Is There Any Relation Between Christianson Syndrome and Autism?


We always talk about autism and its symptoms. Many write ups are also done to aware people about autistic disorders (ASD) and its diagnosis.

The result is, we all know the common and bench marked autistic disorders to diagnose a child with autism as early as possible. Another important point which makes autism unique from other brain diseases, is autism or ASD (Autism Spectrum Disorders) which is strongly based on gene manipulation through mutations.

CDC data report is another parameter to understand how many children and adults are found with autistic disorders in the U.S. According to 2010 data report, 1 out of 68 children is found or diagnosed with autism in the U.S.

Now we will talk about Christianson Syndrome (C.S), an extremely severe condition like autism. The report about C.S (Christianson Syndrome) was first registered in 1999. A new study was done with finding a doublet number of C.S case, which was documented in the scientific literature. So, as we know some of the basic standard autistic symptoms to identify a patient or child with autistic disabilities like,

Non-verbal communication
Lack of eye contact
Learning disabilities
Repetitive behavior
Stereotyped behavior
Cognitive disabilities

We should also be aware about the symptoms of Christianson Syndrome (CS).

“We’re hoping that clinicians will use these criteria and that there will be more awareness among clinicians and the community about Christianson Syndrome,” said by Dr. Eric Morrow, psychiatry Assistant Professor and senior author of the study in the Annals of Neurology.

A study was conducted taking 14 boys with CS (Christianson Syndrome) from 12 families. They were under the observation of scientists and physicians from the Christianson Syndrome Association.

Morrow’s team was the first one who succeeded to identify some symptoms, which are specific to CS (Christianson Syndrome).

The symptoms are classified in two sections and are listed below to diagnose CS.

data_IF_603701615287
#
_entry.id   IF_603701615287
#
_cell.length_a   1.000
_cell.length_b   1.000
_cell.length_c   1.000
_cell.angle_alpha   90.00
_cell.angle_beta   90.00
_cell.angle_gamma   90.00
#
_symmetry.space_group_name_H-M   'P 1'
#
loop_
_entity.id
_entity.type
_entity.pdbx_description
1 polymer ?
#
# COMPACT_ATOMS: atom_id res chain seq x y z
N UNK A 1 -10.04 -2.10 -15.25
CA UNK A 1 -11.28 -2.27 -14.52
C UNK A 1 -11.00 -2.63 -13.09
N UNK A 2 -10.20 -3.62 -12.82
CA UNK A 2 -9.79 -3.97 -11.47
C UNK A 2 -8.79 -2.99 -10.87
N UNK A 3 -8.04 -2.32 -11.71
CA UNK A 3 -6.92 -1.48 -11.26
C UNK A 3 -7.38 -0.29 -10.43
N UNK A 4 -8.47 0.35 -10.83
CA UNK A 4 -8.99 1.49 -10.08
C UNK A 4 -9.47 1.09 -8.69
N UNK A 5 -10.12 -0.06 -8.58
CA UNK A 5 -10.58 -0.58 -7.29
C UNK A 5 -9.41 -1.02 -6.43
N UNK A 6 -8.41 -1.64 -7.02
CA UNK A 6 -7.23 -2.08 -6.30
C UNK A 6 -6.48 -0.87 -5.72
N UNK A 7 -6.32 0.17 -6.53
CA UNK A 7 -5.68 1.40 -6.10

Primary and Core CS Symptoms

Intellectual disabilities
Attenuation of growth in head circumference

Secondary CS Symptoms

Autistic symptoms
Eye movement problems
Low height and/or weight with age
GERD (gastroesophageal reflux disease)
Regressions (after 1st decade of life)

Most of the primary and secondary symptoms are similar to autistic disorders. And boys with autistic disorders may also have the possibility of CS. That’s the reason why we need to focus on CS symptoms. So, there is a relation between autism and the CS (Christianson Syndrome).

Now we are going to talk about the next discovery of CS. This discovery reveals a secret which is very similar with the uniqueness of autism. Because like autism CS is also determined by abnormal genomic expression.

We all know that all human beings have 23 pair of chromosomes. In between 23 pair, there are 22 pair of autosomes and 1 pair of sex chromosomes. The sex chromosomes for boys and girls are different. As in case of boys, the pair of sex chromosomes consists of one X chromosome and one Y chromosome. But in case of females or girls the pair of sex chromosomes consists of two Y chromosomes.

The mutation of SLC9A6 gene on the X chromosome in boys is responsible for the CS or Christianson Syndrome. A protein, NHE6 is an important one for the neurological development but mutation of SLC9A6 gene inhibits the production of NHE6, which results in CS (Christianson Syndrome).

Most of the boys with mutant SLC9A6 gene are found with CS but a question may arise that why are females not found with CS (Christianson Syndrome)? Because instead of having two X chromosomes, females can be the carriers of CS and thus they are found very rare with Christianson Syndrom, less severely though, it needs more study.

So, autism or ASD (Autism Spectrum Disorders) is not only a subject to study, but also there are many other syndromes caused by abnormal genomic expression have a relation with autism. We need to pay more attention on every aspects, which may lead us to find out the hidden key of ultimate cure of autism.

by Chloe Paltrow